1. How was the violence portrayed in Shakespeare’s time? How about in 1900, or the 1950s? The enthusiasm for graphic violence in movies has increased tremendously over the last forty years, and I wonder about the variations in the presentation of violence in this play over the last 300 years. I imagine that a more subtle portrayal could be perhaps even more effective than the explicit violence.

    • In the RSC’s edition of the play, they discuss the performance history. I’m guessing it was pretty violent in Shakespeare’s day, but in more modern times, a variety of options have been used to either focus on or attenuate the violence. One production just used red silks to imitate the blood, for example. But the last two at the RSC have been very gory indeed.

  2. How was the violence portrayed in Shakespeare’s time? How about in 1900, or the 1950s? The enthusiasm for graphic violence in movies has increased tremendously over the last forty years, and I wonder about the variations in the presentation of violence in this play over the last 300 years. I imagine that a more subtle portrayal could be perhaps even more effective than the explicit violence.

    • In the RSC’s edition of the play, they discuss the performance history. I’m guessing it was pretty violent in Shakespeare’s day, but in more modern times, a variety of options have been used to either focus on or attenuate the violence. One production just used red silks to imitate the blood, for example. But the last two at the RSC have been very gory indeed.

  3. “Titus Andronicus”, co-written with at least one other author, was, in Shakespeare’s day, intended as a money-making production. Revenge plays were popular, and this is his take on them. (Titus is a fictional character.)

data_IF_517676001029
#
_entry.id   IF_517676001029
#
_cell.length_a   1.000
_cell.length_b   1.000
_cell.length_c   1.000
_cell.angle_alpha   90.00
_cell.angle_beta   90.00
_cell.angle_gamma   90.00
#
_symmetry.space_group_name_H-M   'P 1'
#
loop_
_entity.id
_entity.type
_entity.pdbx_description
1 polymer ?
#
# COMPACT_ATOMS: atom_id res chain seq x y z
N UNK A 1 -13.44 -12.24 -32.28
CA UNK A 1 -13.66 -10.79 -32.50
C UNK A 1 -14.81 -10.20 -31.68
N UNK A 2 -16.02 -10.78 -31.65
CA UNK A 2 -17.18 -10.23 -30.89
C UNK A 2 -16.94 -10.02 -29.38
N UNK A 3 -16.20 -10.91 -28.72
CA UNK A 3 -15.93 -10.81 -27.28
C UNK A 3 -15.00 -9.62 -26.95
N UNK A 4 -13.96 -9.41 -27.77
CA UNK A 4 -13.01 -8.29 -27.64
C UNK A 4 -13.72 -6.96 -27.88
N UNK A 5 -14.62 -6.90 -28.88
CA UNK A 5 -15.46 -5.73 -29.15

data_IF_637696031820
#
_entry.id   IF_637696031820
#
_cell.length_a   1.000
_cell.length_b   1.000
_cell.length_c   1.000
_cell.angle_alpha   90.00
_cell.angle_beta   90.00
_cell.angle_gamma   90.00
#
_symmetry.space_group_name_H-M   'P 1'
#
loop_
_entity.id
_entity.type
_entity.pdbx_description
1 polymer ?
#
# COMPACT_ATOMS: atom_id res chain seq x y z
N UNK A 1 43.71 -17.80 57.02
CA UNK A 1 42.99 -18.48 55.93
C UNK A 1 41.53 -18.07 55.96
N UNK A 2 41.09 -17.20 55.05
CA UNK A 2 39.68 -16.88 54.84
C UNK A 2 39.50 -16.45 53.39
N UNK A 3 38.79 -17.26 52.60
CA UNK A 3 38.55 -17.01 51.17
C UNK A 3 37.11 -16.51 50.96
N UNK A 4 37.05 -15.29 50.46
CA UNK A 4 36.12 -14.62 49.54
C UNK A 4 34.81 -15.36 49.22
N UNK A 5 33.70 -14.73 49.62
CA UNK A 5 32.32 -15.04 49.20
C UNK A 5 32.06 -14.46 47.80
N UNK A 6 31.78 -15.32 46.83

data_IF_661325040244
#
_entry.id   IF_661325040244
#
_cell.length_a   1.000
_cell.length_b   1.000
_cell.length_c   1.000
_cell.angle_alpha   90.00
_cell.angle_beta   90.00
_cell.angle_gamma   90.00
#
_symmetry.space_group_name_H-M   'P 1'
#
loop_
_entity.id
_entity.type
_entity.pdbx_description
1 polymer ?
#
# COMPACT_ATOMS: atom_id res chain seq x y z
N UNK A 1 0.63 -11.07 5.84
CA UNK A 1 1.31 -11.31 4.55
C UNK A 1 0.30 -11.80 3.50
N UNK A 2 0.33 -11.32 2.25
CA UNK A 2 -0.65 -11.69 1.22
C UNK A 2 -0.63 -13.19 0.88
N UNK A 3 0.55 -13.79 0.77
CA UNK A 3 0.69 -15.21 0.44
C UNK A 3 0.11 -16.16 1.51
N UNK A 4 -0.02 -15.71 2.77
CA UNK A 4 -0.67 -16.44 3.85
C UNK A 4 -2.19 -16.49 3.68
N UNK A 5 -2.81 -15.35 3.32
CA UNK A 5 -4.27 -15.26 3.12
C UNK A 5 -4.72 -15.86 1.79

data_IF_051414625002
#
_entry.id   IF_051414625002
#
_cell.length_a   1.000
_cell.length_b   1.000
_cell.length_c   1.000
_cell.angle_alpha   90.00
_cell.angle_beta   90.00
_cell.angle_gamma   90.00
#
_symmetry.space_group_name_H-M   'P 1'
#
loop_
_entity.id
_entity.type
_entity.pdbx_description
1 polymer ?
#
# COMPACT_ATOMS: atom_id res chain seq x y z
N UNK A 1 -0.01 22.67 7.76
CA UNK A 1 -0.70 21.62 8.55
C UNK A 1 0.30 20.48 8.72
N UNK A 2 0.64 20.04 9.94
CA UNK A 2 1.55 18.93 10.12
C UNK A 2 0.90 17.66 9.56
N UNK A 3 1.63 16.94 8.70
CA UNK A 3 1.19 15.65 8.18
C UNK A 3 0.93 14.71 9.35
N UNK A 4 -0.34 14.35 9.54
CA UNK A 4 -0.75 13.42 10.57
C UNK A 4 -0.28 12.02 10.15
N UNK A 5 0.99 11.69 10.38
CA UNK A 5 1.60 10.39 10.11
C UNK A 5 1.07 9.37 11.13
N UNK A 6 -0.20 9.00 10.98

The writing rarely, if ever, rises to what we would consider “Shakespearean”, though whether this is due to multiple authorship (likely), or the difficulty of waxing poetic about someone having her hands cut off (also likely), is hard to say. The writing simply doesn’t sound like Shakespeare. This contrasts with “Henry VIII” (which we know was co-written with John Fletcher), where you can easily hear the alteration of authors.

    I recently saw the 1999 “Titus”, with Anthony Hopkins. I’m not impressed with his performance, but the direction and production are exceptional. The film also has an outstanding score by Eliot Goldenthal.

    By the way, David Troughton is the son of Patrick Troughton, who, in my opinion, was the best actor to portray The Doctor.

    • Yes, that specific speech is a weak point, but Isaac Asimov in his book suggests that it has to be that lyrical because of the brutality of the scene. (I don’t agree.)

      There is a lot of true Shakespearean language in the play, notably in much of what Aaron says.

      I only watched part of that movie; I didn’t like the approach.

      Did you know that Steve Bannon was behind that film?

      https://www.theparisreview.org/blog/2016/11/29/titus-in-space/

  4. “Titus Andronicus”, co-written with at least one other author, was, in Shakespeare’s day, intended as a money-making production. Revenge plays were popular, and this is his take on them. (Titus is a fictional character.)

    The writing rarely, if ever, rises to what we would consider “Shakespearean”, though whether this is due to multiple authorship (likely), or the difficulty of waxing poetic about someone having her hands cut off (also likely), is hard to say. The writing simply doesn’t sound like Shakespeare. This contrasts with “Henry VIII” (which we know was co-written with John Fletcher), where you can easily hear the alteration of authors.

    I recently saw the 1999 “Titus”, with Anthony Hopkins. I’m not impressed with his performance, but the direction and production are exceptional. The film also has an outstanding score by Eliot Goldenthal.

    By the way, David Troughton is the son of Patrick Troughton, who, in my opinion, was the best actor to portray The Doctor.

    • Yes, that specific speech is a weak point, but Isaac Asimov in his book suggests that it has to be that lyrical because of the brutality of the scene. (I don’t agree.)

      There is a lot of true Shakespearean language in the play, notably in much of what Aaron says.

      I only watched part of that movie; I didn’t like the approach.

      Did you know that Steve Bannon was behind that film?

      https://www.theparisreview.org/blog/2016/11/29/titus-in-space/